Thank you Chair,
It is a pleasure to again welcome Ambassador Yrjölä to the Permanent Council. Let me start by thanking her for a comprehensive presentation on the activities of the Conflict Prevention Centre. I also want to praise her and her team for the efforts over the past year, in the face of complex and continuing crises and an ever evolving and confining covid-19 pandemic.
We treasure the CPC’s support to the field operations. The CPC’s policy advice and support on project and programme management, including monitoring and evaluation, aid the field operations to make the most of their limited resources. This, in return, enhances their ability to support host countries in fulfilling their OSCE commitments.
The crisis management support provided to all OSCE field operations has been critical for them to continue implementing their mandates.
The report presented today is a good display of the extent to which the CPC provides support to the Chair, to the Secretary General, to the different Executive Structures including field operations, and to participating States. However, once again we are reminded of the strain the CPC is working under – both when it comes to financial and human resources. We must keep in mind, dear colleagues, that the budget of the CPC is decreasing every year, while the intensity of the conflicts in our region are not. As the report underscores, the CPC cannot do more with less. To carry out its mandate effectively and efficiently, the CPC needs to be sufficiently funded and sufficiently staffed.
We welcome the different approaches to strengthen the OSCE conflict cycle toolbox, and to make it more inclusive. Conflict prevention is an area where the OSCE has shown some of its real added value over the last few years. The role of the CPC as the OSCE-wide early warning focal point is essential in this regard, and we do hope all field operations make good use of the resources created on conflict analysis and early warning skills. This is a resource that could and should be further developed.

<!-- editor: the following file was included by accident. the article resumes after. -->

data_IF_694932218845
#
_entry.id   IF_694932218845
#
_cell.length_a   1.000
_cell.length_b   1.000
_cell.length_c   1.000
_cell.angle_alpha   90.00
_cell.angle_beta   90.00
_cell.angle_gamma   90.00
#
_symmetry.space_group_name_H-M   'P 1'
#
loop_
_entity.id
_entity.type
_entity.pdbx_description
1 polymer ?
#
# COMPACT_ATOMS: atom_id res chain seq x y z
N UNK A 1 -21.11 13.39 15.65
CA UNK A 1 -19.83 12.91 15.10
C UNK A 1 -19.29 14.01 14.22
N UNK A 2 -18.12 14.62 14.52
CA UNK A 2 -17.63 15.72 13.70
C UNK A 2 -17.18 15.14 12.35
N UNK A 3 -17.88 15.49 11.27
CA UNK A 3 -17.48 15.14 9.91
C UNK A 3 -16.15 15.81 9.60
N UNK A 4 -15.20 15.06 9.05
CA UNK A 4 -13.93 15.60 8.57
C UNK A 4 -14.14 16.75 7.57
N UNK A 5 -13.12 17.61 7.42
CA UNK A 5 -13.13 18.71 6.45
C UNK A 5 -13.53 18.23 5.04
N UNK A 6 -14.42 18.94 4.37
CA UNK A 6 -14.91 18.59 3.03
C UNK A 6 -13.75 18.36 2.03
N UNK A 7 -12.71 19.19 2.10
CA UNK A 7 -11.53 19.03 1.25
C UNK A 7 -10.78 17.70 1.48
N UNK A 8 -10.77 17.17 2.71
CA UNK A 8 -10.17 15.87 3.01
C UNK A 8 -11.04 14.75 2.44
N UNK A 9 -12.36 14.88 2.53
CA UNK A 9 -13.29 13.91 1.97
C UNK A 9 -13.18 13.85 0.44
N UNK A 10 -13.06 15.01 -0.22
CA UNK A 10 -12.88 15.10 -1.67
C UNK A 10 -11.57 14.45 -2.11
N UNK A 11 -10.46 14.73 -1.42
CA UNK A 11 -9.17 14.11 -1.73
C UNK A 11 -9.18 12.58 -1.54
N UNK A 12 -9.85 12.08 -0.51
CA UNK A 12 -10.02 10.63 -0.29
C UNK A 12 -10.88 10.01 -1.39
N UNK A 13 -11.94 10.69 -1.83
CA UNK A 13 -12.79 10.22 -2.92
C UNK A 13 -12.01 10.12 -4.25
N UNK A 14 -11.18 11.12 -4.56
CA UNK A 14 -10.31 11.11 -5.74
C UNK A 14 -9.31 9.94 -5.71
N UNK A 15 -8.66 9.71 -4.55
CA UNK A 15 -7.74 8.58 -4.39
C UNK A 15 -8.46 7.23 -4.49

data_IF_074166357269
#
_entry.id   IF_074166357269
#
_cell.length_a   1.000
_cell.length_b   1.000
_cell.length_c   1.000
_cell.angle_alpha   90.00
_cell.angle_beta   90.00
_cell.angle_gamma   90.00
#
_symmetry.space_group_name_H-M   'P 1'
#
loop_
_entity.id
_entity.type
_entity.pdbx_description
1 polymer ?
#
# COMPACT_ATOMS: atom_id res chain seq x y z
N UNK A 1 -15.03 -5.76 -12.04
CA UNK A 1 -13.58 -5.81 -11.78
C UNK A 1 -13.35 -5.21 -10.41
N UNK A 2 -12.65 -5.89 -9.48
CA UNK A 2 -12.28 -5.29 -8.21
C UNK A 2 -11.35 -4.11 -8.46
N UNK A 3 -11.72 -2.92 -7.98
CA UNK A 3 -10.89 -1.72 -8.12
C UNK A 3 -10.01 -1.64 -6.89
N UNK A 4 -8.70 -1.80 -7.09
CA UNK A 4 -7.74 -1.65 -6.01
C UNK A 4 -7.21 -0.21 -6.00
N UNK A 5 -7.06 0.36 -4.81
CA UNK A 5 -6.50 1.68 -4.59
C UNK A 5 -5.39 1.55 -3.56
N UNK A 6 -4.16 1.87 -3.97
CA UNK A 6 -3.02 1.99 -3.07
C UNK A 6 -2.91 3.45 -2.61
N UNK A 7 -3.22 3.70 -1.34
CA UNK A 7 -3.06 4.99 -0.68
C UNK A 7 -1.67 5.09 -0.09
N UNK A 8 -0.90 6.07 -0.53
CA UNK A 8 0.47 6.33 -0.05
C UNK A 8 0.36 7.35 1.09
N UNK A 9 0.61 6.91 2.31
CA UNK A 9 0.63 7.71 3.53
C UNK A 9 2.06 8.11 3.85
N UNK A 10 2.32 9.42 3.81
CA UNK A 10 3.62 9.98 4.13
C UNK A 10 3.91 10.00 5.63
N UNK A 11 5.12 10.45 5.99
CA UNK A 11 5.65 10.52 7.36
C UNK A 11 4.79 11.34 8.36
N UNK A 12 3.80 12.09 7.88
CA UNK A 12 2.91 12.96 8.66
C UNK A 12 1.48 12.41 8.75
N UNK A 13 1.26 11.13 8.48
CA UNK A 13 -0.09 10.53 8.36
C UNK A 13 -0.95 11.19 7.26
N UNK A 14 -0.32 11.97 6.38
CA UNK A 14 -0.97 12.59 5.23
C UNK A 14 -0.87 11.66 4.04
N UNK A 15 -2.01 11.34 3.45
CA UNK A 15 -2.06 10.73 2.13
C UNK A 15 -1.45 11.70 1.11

Security Sector Governance and Reform is an integral part of the OSCE’s comprehensive approach to security. It is an area where the OSCE has a comparative advantage. We note with appreciation how the CPC has continued its efforts to develop a more coherent and coordinated approach to SSG/R. A well-functioning security sector is required to secure social and economic development. Even more so when women take full and effective part in the sector. Norway is proud to support SSG/R-projects in the CPC and elsewhere with Extra Budgetary funds.
We consider the OSCE Academy in Bishkek and the Border Management Staff College in Dushanbe to be remarkable examples of how the OSCE can contribute in a practical and meaningful way. Norway has supported both institutions financially for many years. We do agree, however, with Ambassador Yrjölä that these significant educational endeavors should be financially secured through increased funding from the Unified Budget. It is indeed an irony that two such flagship initiatives of the OSCE are primarily funded by voluntary contributions.
The CPC and director Yrjöla can rest assured about continued Norwegian support for their work.